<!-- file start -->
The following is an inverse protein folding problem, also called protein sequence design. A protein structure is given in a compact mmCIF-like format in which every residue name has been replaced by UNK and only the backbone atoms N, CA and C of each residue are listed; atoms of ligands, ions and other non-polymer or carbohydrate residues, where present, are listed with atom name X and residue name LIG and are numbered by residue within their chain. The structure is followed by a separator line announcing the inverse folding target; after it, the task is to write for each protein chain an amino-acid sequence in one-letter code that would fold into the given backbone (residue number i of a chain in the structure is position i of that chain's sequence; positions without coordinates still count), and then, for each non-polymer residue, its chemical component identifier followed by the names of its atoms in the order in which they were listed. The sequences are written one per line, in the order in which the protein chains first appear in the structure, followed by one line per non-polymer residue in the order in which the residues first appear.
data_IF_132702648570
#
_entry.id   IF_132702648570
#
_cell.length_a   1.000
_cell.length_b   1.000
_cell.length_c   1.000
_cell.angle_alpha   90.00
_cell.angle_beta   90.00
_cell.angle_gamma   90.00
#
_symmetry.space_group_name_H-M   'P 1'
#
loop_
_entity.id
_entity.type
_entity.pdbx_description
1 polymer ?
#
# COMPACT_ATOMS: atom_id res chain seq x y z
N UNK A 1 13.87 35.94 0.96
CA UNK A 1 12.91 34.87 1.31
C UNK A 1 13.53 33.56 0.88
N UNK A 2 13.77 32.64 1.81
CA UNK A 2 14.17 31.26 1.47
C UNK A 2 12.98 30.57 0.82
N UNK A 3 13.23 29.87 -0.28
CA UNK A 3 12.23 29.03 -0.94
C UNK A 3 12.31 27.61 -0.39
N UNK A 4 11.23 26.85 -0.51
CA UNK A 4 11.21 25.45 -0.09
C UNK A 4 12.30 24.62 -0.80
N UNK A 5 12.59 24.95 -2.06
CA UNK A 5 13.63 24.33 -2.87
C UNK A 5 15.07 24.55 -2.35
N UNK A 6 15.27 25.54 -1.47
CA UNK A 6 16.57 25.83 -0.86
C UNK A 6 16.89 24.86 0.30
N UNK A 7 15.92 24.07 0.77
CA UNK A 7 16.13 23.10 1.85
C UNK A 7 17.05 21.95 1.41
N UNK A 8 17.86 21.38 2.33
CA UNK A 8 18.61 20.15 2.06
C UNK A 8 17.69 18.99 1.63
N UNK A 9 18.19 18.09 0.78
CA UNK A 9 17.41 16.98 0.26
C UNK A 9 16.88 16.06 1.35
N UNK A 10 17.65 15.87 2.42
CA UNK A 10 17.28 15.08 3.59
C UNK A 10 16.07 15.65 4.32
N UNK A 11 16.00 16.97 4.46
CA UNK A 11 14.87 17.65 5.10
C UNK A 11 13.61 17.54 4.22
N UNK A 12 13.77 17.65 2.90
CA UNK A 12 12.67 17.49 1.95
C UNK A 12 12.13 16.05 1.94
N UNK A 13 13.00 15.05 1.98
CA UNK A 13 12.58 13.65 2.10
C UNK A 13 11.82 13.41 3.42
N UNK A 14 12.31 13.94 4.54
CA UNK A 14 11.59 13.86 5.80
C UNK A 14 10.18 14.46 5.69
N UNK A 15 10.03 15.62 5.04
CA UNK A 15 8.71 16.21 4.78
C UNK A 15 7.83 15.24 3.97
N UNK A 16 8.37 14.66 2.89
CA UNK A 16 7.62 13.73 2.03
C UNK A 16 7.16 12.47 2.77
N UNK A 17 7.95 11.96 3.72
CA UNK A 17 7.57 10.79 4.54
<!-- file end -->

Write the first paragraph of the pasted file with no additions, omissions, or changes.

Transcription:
The following is an inverse protein folding problem, also called protein sequence design. A protein structure is given in a compact mmCIF-like format in which every residue name has been replaced by UNK and only the backbone atoms N, CA and C of each residue are listed; atoms of ligands, ions and other non-polymer or carbohydrate residues, where present, are listed with atom name X and residue name LIG and are numbered by residue within their chain. The structure is followed by a separator line announcing the inverse folding target; after it, the task is to write for each protein chain an amino-acid sequence in one-letter code that would fold into the given backbone (residue number i of a chain in the structure is position i of that chain's sequence; positions without coordinates still count), and then, for each non-polymer residue, its chemical component identifier followed by the names of its atoms in the order in which they were listed. The sequences are written one per line, in the order in which the protein chains first appear in the structure, followed by one line per non-polymer residue in the order in which the residues first appear.